Q&A: The Muslim-Christian education gap in sub-Saharan Africa
Pew Research Center’s new study on educational attainment among the world’s major religious groups finds a large gap between Muslims and Christians in sub-Saharan Africa, a region in which the population is projected to grow rapidly over the next few decades. This gap has persisted for decades, and for more insight into possible reasons, we interviewed Melina Platas, an assistant professor of political science at New York University Abu Dhabi. Platas’ research centers on variations in economic and political development in developing countries; since 2005, she has focused on sub-Saharan Africa.
How do you think the history of Islam and Christianity in sub-Saharan Africa may have had an impact on education for Muslims and Christians?
The distribution of Christian missionary schools, many of which formed the basis of the education sector in independent Africa, had a profound and long-term effect on educational attainment. Missionary schools were often sparse in predominantly Muslim areas for political and geographic reasons. In many cases, Muslims had already established their own Islamic education systems, and sometimes political systems as well. In these areas, colonial authorities often limited educational investments, especially by Christians, either to avoid conflict or because of perceived low demand for Western-style education. These patterns of educational investment during the colonial period led, I believe, to the emergence of the education gap between Muslims and Christians.
One of the report’s key findings is that a large gap still persists. In sub-Saharan Africa, Christians average six years of formal schooling, compared with fewer than three years for Muslims. What do you regard as the best explanation for this?
The best explanations must take into account the tremendous variation in the Christian-Muslim education gap that exists across the region, and even within individual African countries. In Nigeria, for instance, the gap in years of education is several years, while in Rwanda, Muslims have more schooling than Christians, on average. This variation, combined with the high education levels among Muslims in some other regions of the world, suggests we can rule out the explanation that there is something inherent to Islam that produces this gap.
We see a fairly consistent pattern: Muslim educational attainment in sub-Saharan Africa tends to be higher where Muslims are a local minority, and lower where they are a local majority. It is likely that low educational investments in Muslim-majority areas during the colonial period played an important role in initially producing the gap.
But why has the gap remained, and, in some places, grown, despite the end of colonialism and nearly ubiquitous free primary education? In the case of Malawi, I have found that in Muslim-majority areas, access to school is relatively lower and rates of poverty among Muslims relatively higher, both of which may explain persistently lower educational attainment. Further, Muslim parents in these areas, with low or no education themselves, may be less able to help their children succeed in school, and less able to advocate for educational resources for their communities.
Do you think that this Muslim-Christian education gap has had anything to do with the appearance in Nigeria of the extremist group Boko Haram, which is hostile to Western-style education? Is this hostility a widespread view among Muslims in other sub-Saharan African countries?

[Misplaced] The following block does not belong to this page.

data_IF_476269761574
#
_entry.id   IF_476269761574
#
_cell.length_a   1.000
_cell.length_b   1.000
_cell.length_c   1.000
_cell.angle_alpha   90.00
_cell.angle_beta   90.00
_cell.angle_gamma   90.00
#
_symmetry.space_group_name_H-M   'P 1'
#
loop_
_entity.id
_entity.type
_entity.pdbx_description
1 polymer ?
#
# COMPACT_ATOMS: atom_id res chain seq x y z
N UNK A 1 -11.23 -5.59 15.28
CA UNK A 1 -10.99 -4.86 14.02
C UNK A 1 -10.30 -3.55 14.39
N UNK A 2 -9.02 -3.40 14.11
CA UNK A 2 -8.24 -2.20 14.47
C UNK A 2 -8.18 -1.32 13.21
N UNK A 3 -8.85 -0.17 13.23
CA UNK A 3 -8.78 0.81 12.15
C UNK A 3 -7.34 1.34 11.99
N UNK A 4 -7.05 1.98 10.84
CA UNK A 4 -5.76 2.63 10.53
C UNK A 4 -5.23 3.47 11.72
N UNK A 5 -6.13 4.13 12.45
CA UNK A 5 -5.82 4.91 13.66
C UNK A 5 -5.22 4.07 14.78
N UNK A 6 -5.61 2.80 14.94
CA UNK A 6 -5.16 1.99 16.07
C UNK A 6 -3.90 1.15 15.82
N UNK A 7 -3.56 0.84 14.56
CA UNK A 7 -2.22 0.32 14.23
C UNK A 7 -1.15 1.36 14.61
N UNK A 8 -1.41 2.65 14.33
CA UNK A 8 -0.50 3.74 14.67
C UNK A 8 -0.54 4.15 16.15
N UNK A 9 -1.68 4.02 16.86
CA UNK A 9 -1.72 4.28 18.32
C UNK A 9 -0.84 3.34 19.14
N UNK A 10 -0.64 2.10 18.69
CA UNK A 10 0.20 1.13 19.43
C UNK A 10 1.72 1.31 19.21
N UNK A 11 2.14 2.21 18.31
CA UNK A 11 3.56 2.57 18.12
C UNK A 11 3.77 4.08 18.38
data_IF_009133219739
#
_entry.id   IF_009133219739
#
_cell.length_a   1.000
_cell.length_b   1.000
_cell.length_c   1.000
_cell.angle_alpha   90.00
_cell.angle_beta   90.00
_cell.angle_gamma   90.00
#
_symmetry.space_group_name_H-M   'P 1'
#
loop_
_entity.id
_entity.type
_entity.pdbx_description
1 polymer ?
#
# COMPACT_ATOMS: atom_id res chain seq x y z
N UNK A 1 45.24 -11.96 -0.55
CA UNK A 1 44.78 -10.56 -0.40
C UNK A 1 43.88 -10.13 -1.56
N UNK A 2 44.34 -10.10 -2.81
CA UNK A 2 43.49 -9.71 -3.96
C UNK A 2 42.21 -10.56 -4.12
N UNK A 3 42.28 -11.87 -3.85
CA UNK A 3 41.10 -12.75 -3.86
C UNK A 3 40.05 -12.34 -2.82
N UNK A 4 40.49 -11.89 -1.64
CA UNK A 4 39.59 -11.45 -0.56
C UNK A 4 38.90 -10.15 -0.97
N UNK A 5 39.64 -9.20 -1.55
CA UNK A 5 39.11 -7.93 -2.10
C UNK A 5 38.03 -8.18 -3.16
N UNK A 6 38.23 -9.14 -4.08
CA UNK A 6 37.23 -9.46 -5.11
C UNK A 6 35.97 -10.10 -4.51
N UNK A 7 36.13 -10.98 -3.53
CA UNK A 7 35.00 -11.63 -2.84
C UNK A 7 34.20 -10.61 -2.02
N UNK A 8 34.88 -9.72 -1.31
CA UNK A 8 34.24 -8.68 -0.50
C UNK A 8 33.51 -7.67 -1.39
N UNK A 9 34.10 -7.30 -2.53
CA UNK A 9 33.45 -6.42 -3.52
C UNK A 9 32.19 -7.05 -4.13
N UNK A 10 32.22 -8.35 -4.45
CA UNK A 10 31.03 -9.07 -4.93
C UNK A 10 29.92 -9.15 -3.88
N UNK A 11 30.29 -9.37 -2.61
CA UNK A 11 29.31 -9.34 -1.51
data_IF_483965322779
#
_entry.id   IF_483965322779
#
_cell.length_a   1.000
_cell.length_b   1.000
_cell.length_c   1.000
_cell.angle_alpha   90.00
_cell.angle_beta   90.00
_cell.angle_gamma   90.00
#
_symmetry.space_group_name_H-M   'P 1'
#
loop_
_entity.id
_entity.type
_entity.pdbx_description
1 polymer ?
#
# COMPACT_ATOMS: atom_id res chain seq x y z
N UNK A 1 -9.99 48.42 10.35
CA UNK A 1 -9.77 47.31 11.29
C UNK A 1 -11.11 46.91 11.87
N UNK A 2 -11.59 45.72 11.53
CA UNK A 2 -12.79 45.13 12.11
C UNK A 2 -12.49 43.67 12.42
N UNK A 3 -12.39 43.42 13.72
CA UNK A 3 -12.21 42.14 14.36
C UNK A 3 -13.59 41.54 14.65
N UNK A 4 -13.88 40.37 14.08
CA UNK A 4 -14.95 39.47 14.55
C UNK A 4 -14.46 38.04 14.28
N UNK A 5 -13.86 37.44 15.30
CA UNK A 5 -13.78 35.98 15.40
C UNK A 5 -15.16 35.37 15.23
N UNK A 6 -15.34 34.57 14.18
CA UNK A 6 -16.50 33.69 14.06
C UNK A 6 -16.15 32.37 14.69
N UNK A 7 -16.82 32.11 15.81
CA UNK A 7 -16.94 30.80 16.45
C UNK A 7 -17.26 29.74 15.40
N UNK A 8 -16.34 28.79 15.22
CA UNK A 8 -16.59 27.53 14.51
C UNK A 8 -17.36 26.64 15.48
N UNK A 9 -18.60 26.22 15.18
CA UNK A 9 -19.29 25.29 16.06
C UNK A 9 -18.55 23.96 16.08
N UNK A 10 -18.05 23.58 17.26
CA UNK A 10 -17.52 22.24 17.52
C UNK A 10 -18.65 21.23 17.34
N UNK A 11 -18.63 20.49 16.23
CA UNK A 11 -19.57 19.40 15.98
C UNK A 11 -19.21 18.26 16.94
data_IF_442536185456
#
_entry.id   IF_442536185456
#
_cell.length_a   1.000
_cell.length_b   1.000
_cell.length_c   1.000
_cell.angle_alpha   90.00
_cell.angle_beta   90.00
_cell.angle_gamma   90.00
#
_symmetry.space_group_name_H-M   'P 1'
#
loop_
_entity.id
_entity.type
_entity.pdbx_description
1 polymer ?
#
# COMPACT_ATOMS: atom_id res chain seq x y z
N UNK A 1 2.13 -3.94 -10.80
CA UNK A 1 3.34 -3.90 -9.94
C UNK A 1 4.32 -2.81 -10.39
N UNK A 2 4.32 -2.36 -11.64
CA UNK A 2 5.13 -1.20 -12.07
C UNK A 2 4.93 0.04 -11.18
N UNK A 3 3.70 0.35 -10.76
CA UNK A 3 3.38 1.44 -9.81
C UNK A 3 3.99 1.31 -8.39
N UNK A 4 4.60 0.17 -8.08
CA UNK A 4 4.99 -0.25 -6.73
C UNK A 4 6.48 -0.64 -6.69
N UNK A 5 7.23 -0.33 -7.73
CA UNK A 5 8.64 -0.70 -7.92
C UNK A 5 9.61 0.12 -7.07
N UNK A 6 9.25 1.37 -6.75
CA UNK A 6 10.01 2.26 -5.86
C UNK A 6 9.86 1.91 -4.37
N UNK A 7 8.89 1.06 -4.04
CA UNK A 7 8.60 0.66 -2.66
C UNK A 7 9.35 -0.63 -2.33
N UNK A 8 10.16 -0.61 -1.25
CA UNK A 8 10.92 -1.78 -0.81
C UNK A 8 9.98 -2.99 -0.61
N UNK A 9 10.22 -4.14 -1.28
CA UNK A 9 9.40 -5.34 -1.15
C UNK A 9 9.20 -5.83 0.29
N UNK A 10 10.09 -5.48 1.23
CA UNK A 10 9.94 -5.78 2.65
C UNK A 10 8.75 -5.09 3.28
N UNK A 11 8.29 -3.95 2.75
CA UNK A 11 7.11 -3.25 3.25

Nigeria’s stunningly large Christian-Muslim education gap, did not, I believe, cause the emergence of Boko Haram. Rather, this gap reflects the political history that has made the country particularly susceptible to conflict. Nigeria is a large and populous country with long-standing economic and social inequality, heavy reliance on natural resource revenue and high levels of corruption.
I have seen no evidence that hostility toward Western-style education is a widespread view among Muslims in sub-Saharan Africa. Survey evidence suggests that most Muslim children in Africa today start primary school, which is inconsistent with the idea that Muslim families oppose this kind of education altogether. Further, in my own interviews across Uganda, Nigeria, Ghana and Malawi, more often than not, both Muslim parents and Muslim leaders have reported much higher educational aspirations than their children are currently achieving. The question we need to answer is why these aspirations are not met.
In sub-Saharan Africa, the Muslim gender gap in education has remained largely unchanged, and had even widened slightly over recent generations. This is different from other parts of the world, where Muslim women often are making greater gains than Muslim men in education. Why do you think this is so?
Sub-Saharan Africa is the poorest region globally and the relatively unchanged Muslim education gender gap is probably due, at least in part, to conditions of poverty, including few opportunities in formal employment, relatively early marriage, few resources to support numerous children and low-quality schools. Muslims in many parts of Africa are not only less educated, but also poorer than Christians, and certainly poorer than Muslims living in regions where women have made great gains in education, such as the Gulf Cooperation Council countries.
The difference you highlight, however, demonstrates that it is not the case that Muslim women are universally disadvantaged, relative to Muslim men, with respect to education, a popular misconception.
Caryle Murphy is a senior writer/editor focusing on religion at Pew Research Center.